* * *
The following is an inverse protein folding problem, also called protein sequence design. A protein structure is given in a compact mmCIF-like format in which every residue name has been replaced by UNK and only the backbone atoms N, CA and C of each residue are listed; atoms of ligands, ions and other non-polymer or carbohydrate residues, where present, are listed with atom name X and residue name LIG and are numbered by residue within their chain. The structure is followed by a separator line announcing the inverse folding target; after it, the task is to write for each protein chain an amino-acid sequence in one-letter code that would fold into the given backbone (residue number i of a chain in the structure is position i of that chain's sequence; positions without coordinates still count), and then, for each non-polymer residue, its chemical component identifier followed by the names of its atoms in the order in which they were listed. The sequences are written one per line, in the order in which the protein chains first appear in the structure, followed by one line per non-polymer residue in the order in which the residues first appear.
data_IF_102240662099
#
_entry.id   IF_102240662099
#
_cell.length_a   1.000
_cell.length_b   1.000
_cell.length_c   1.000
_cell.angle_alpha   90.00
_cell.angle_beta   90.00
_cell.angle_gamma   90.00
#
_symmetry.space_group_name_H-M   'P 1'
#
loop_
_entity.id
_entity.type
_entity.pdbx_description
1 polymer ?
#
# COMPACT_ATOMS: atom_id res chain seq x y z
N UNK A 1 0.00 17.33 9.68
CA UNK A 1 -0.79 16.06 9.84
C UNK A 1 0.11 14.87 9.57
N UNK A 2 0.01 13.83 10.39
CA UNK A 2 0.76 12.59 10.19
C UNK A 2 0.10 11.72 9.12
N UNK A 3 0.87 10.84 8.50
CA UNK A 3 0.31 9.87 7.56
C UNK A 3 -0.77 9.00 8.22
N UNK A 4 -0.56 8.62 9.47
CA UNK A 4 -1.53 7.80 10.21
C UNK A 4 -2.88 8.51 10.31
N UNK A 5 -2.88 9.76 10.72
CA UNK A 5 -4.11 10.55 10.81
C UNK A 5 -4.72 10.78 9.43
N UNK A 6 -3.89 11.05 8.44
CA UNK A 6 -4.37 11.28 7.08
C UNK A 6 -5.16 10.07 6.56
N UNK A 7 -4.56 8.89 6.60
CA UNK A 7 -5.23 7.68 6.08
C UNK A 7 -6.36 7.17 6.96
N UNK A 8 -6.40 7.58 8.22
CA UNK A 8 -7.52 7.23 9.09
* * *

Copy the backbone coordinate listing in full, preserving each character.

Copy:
The following is an inverse protein folding problem, also called protein sequence design. A protein structure is given in a compact mmCIF-like format in which every residue name has been replaced by UNK and only the backbone atoms N, CA and C of each residue are listed; atoms of ligands, ions and other non-polymer or carbohydrate residues, where present, are listed with atom name X and residue name LIG and are numbered by residue within their chain. The structure is followed by a separator line announcing the inverse folding target; after it, the task is to write for each protein chain an amino-acid sequence in one-letter code that would fold into the given backbone (residue number i of a chain in the structure is position i of that chain's sequence; positions without coordinates still count), and then, for each non-polymer residue, its chemical component identifier followed by the names of its atoms in the order in which they were listed. The sequences are written one per line, in the order in which the protein chains first appear in the structure, followed by one line per non-polymer residue in the order in which the residues first appear.
data_IF_102240662099
#
_entry.id   IF_102240662099
#
_cell.length_a   1.000
_cell.length_b   1.000
_cell.length_c   1.000
_cell.angle_alpha   90.00
_cell.angle_beta   90.00
_cell.angle_gamma   90.00
#
_symmetry.space_group_name_H-M   'P 1'
#
loop_
_entity.id
_entity.type
_entity.pdbx_description
1 polymer ?
#
# COMPACT_ATOMS: atom_id res chain seq x y z
N UNK A 1 0.00 17.33 9.68
CA UNK A 1 -0.79 16.06 9.84
C UNK A 1 0.11 14.87 9.57
N UNK A 2 0.01 13.83 10.39
CA UNK A 2 0.76 12.59 10.19
C UNK A 2 0.10 11.72 9.12
N UNK A 3 0.87 10.84 8.50
CA UNK A 3 0.31 9.87 7.56
C UNK A 3 -0.77 9.00 8.22
N UNK A 4 -0.56 8.62 9.47
CA UNK A 4 -1.53 7.80 10.21
C UNK A 4 -2.88 8.51 10.31
N UNK A 5 -2.88 9.76 10.72
CA UNK A 5 -4.11 10.55 10.81
C UNK A 5 -4.72 10.78 9.43
N UNK A 6 -3.89 11.05 8.44
CA UNK A 6 -4.37 11.28 7.08
C UNK A 6 -5.16 10.07 6.56
N UNK A 7 -4.56 8.89 6.60
CA UNK A 7 -5.23 7.68 6.08
C UNK A 7 -6.36 7.17 6.96
N UNK A 8 -6.40 7.58 8.22
CA UNK A 8 -7.52 7.23 9.09